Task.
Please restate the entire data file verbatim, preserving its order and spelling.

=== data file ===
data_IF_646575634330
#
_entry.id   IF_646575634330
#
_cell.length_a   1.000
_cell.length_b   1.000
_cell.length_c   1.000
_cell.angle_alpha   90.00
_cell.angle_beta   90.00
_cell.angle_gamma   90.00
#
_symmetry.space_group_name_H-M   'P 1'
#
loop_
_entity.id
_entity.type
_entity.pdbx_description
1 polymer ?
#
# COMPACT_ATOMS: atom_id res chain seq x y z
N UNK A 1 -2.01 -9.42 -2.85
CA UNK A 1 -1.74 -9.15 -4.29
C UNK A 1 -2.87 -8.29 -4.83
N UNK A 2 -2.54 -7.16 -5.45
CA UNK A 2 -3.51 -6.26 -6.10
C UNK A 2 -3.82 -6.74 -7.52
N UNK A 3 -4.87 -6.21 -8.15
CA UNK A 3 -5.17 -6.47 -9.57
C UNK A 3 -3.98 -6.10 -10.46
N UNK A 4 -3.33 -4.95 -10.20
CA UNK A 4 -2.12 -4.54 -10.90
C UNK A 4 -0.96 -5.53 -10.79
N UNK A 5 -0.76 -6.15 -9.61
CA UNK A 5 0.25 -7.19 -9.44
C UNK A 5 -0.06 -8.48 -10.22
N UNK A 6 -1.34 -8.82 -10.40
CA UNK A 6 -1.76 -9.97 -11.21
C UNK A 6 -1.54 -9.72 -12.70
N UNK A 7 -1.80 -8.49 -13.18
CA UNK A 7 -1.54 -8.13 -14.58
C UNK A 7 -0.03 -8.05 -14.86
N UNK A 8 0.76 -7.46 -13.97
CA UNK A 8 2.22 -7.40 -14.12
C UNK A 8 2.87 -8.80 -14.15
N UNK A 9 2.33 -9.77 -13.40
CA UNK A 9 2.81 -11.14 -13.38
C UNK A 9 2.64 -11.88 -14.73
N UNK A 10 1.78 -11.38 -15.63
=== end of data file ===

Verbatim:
data_IF_646575634330
#
_entry.id   IF_646575634330
#
_cell.length_a   1.000
_cell.length_b   1.000
_cell.length_c   1.000
_cell.angle_alpha   90.00
_cell.angle_beta   90.00
_cell.angle_gamma   90.00
#
_symmetry.space_group_name_H-M   'P 1'
#
loop_
_entity.id
_entity.type
_entity.pdbx_description
1 polymer ?
#
# COMPACT_ATOMS: atom_id res chain seq x y z
N UNK A 1 -2.01 -9.42 -2.85
CA UNK A 1 -1.74 -9.15 -4.29
C UNK A 1 -2.87 -8.29 -4.83
N UNK A 2 -2.54 -7.16 -5.45
CA UNK A 2 -3.51 -6.26 -6.10
C UNK A 2 -3.82 -6.74 -7.52
N UNK A 3 -4.87 -6.21 -8.15
CA UNK A 3 -5.17 -6.47 -9.57
C UNK A 3 -3.98 -6.10 -10.46
N UNK A 4 -3.33 -4.95 -10.20
CA UNK A 4 -2.12 -4.54 -10.90
C UNK A 4 -0.96 -5.53 -10.79
N UNK A 5 -0.76 -6.15 -9.61
CA UNK A 5 0.25 -7.19 -9.44
C UNK A 5 -0.06 -8.48 -10.22
N UNK A 6 -1.34 -8.82 -10.40
CA UNK A 6 -1.76 -9.97 -11.21
C UNK A 6 -1.54 -9.72 -12.70
N UNK A 7 -1.80 -8.49 -13.18
CA UNK A 7 -1.54 -8.13 -14.58
C UNK A 7 -0.03 -8.05 -14.86
N UNK A 8 0.76 -7.46 -13.97
CA UNK A 8 2.22 -7.40 -14.12
C UNK A 8 2.87 -8.80 -14.15
N UNK A 9 2.33 -9.77 -13.40
CA UNK A 9 2.81 -11.14 -13.38
C UNK A 9 2.64 -11.88 -14.73
N UNK A 10 1.78 -11.38 -15.63